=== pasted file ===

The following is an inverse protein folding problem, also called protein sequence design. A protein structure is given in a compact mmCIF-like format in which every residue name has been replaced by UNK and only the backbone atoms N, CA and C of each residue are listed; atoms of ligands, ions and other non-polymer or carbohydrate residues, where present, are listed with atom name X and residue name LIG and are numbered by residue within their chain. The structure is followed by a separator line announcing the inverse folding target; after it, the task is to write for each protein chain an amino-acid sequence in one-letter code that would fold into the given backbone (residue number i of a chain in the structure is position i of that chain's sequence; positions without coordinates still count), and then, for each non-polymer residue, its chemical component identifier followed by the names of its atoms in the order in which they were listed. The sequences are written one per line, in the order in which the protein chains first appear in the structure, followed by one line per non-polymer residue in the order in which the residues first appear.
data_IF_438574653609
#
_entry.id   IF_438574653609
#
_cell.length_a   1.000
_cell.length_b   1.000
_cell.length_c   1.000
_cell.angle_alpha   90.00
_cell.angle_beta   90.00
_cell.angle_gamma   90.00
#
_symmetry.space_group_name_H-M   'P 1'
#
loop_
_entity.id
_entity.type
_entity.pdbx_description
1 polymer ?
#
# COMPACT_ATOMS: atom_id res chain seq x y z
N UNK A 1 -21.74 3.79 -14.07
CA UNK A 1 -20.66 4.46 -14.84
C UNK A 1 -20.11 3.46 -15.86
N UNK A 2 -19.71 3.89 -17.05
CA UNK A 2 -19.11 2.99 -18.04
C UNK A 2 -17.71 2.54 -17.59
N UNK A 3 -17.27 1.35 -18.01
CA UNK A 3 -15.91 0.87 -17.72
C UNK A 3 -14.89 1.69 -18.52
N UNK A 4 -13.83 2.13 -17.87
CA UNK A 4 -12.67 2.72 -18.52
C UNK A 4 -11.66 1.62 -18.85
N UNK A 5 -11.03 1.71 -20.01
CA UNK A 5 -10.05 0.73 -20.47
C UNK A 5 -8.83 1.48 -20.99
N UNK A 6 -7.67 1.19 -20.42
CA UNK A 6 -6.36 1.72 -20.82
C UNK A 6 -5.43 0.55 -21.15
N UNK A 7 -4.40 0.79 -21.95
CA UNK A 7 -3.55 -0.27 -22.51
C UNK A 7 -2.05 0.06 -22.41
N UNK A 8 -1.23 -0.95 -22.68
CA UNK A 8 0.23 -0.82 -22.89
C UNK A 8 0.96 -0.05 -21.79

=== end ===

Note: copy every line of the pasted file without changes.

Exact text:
The following is an inverse protein folding problem, also called protein sequence design. A protein structure is given in a compact mmCIF-like format in which every residue name has been replaced by UNK and only the backbone atoms N, CA and C of each residue are listed; atoms of ligands, ions and other non-polymer or carbohydrate residues, where present, are listed with atom name X and residue name LIG and are numbered by residue within their chain. The structure is followed by a separator line announcing the inverse folding target; after it, the task is to write for each protein chain an amino-acid sequence in one-letter code that would fold into the given backbone (residue number i of a chain in the structure is position i of that chain's sequence; positions without coordinates still count), and then, for each non-polymer residue, its chemical component identifier followed by the names of its atoms in the order in which they were listed. The sequences are written one per line, in the order in which the protein chains first appear in the structure, followed by one line per non-polymer residue in the order in which the residues first appear.
data_IF_438574653609
#
_entry.id   IF_438574653609
#
_cell.length_a   1.000
_cell.length_b   1.000
_cell.length_c   1.000
_cell.angle_alpha   90.00
_cell.angle_beta   90.00
_cell.angle_gamma   90.00
#
_symmetry.space_group_name_H-M   'P 1'
#
loop_
_entity.id
_entity.type
_entity.pdbx_description
1 polymer ?
#
# COMPACT_ATOMS: atom_id res chain seq x y z
N UNK A 1 -21.74 3.79 -14.07
CA UNK A 1 -20.66 4.46 -14.84
C UNK A 1 -20.11 3.46 -15.86
N UNK A 2 -19.71 3.89 -17.05
CA UNK A 2 -19.11 2.99 -18.04
C UNK A 2 -17.71 2.54 -17.59
N UNK A 3 -17.27 1.35 -18.01
CA UNK A 3 -15.91 0.87 -17.72
C UNK A 3 -14.89 1.69 -18.52
N UNK A 4 -13.83 2.13 -17.87
CA UNK A 4 -12.67 2.72 -18.52
C UNK A 4 -11.66 1.62 -18.85
N UNK A 5 -11.03 1.71 -20.01
CA UNK A 5 -10.05 0.73 -20.47
C UNK A 5 -8.83 1.48 -20.99
N UNK A 6 -7.67 1.19 -20.42
CA UNK A 6 -6.36 1.72 -20.82
C UNK A 6 -5.43 0.55 -21.15
N UNK A 7 -4.40 0.79 -21.95
CA UNK A 7 -3.55 -0.27 -22.51
C UNK A 7 -2.05 0.06 -22.41
N UNK A 8 -1.23 -0.95 -22.68
CA UNK A 8 0.23 -0.82 -22.89
C UNK A 8 0.96 -0.05 -21.79